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Editorial

Talk Back: What Actors Must Do!

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Talk Back: What Actors Must Do!
Inspiration is when you can't stop working because an actor has crossed your path and shown you something that you have never seen before, that you never even knew existed. That hit me one day in 2001 when a young woman named Tanna Frederick came into my office after having written me a letter containing what seemed to me singularly intelligent and well-thought-out praise for my then-current film, "Deja Vu." I called her in. She was a mess to look at: 30 pounds over her healthy weight, huge masses of red curls used to hide her face, which—when you glimpsed it—was so overly made up as to make her fully armored against really being seen.

Then she spoke. Intelligence, charm, humor, irony, and a unique, true beauty emerged when a ribbon was offered to pull the curls off of the face and soap was provided to wash off the mask. And lo: a pair of brilliant, gorgeous, happy, knowing, wise blue eyes and a nose so noble any Roman empress would take an asp to herself in jealousy. And that mouth, smiling, pouting, lighting up the room with its enormous capacity for joy.
 
But what came through most? "Chen," a Jewish word my father used very sparingly to describe a kind of true natural charm, an inner glow and intelligent warmth and sweetness that cannot be learned nor imitated. One is either born with it or not, he said.
 
And my God, was Tanna born with chen. But what about work? Could she act, this girl in her early 20s who had beaten a hard path to Hollywood from Iowa and for five years had worked countless jobs and auditioned when she could get in, for bits and scraps? And one day, when a fellow actor told her he had done a role in a Henry Jaglom film, she asked—though she'd never heard of me—how she could get in to see me. She was told Jaglom was an easy mark, a sucker for handwritten notes praising his work, so she sent him a note about a film he had just made.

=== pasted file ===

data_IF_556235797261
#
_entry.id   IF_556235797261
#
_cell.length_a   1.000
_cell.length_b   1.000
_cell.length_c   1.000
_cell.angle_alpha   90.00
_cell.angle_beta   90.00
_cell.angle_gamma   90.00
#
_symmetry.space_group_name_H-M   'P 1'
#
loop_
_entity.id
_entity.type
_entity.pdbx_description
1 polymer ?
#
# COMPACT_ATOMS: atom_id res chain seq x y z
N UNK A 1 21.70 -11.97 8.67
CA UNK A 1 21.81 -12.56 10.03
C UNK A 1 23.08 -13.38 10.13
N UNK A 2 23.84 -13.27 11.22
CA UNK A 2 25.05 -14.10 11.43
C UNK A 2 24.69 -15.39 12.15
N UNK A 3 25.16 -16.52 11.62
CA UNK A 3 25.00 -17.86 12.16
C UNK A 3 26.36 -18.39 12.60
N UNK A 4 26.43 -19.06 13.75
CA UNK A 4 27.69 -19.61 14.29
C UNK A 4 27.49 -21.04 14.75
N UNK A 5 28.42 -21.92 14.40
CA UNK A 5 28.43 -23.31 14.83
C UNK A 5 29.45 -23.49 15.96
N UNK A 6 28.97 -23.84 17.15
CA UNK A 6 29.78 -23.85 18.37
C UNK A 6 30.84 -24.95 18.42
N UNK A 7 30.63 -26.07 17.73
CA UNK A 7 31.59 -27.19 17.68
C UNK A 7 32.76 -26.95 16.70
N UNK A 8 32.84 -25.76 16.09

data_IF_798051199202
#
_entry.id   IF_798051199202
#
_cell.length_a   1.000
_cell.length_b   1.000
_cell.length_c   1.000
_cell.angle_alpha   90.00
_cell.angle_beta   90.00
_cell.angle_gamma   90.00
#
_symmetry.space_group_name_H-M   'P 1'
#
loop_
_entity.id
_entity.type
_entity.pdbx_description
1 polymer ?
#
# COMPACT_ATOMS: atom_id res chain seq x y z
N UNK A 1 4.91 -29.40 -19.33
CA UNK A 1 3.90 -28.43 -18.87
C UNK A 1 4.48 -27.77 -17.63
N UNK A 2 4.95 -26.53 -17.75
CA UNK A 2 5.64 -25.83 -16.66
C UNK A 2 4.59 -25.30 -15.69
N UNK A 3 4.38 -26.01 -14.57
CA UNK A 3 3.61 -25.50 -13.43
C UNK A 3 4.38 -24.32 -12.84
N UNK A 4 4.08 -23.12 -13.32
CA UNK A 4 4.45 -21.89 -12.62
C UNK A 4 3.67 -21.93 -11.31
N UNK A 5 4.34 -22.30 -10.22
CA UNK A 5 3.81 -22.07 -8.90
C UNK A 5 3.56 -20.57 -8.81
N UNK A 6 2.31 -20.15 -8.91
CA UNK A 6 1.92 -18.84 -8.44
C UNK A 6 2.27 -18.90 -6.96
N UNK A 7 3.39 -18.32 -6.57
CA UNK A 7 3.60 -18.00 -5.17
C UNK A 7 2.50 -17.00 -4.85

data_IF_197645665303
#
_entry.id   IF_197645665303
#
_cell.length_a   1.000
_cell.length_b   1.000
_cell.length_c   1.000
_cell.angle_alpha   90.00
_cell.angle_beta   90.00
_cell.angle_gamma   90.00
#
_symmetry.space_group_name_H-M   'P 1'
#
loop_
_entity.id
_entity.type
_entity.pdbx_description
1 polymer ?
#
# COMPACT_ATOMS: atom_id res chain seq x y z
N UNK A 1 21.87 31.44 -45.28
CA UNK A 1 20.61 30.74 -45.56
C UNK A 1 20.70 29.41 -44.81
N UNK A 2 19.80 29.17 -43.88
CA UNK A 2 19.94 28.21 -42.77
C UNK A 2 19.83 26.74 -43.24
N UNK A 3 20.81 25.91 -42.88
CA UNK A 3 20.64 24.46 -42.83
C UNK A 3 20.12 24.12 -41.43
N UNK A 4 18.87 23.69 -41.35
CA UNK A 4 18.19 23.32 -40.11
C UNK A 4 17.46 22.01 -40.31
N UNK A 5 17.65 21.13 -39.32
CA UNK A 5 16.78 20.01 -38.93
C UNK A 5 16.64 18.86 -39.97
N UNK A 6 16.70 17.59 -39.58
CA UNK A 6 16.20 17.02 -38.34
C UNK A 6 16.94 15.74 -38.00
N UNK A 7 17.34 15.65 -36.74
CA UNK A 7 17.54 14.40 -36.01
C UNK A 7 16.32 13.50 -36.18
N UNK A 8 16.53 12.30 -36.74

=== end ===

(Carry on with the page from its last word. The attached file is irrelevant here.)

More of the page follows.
I was struck by the intelligence of that letter and its sensitive, sincere understanding of my intentions. So I called her in. I suggested she look at a play I had written years before, as I thought she could do a scene from it for her acting class. Instead, before I knew what was happening, it was being produced.
 
Tanna was wonderful in "A Safe Place." She inspired me to work with her again. By the time she confessed she had written that letter without having seen the film she praised in it, I was hooked. I loved that she had done what every actor must do: go for it, fight against the incredible odds and the terrible statistics, keep persisting and finding ways to get yourself seen.

I used a part of Tanna's real-life story, coming from Iowa to Hollywood in a broken-down car, to star her in my next film, "Hollywood Dreams." Over the next four years we made two more films: "Irene in Time" and "Queen of the Lot." She also starred in two more plays, and I've just written a third—"Just 45 Minutes From Broadway"—that you can see her in now at the Edgemar Center for the Arts in Santa Monica, Calif.
 
So what is the moral of the story? Actors must fight to be seen. They must hustle their way into offices and studios, do everything short of stalking to get the attention of those who can give them jobs. Don't let anybody tell you that you can't do it. Persist, insist, take chances, be brave, do whatever seems possible, whatever seems occasionally impossible. It is your fight, the actors' fight, and you can win it! And if you've got it, and most actors do, don't forget the chen!
 
 
"Just 45 Minutes From Broadway" is Henry Jaglom's third play to be performed in Los Angeles. "Irene in Time," his most recent film, is currently on screens nationwide, and "Queen of the Lot," starring Tanna Frederick and Noah Wyle, is being edited for a 2010 theatrical release.

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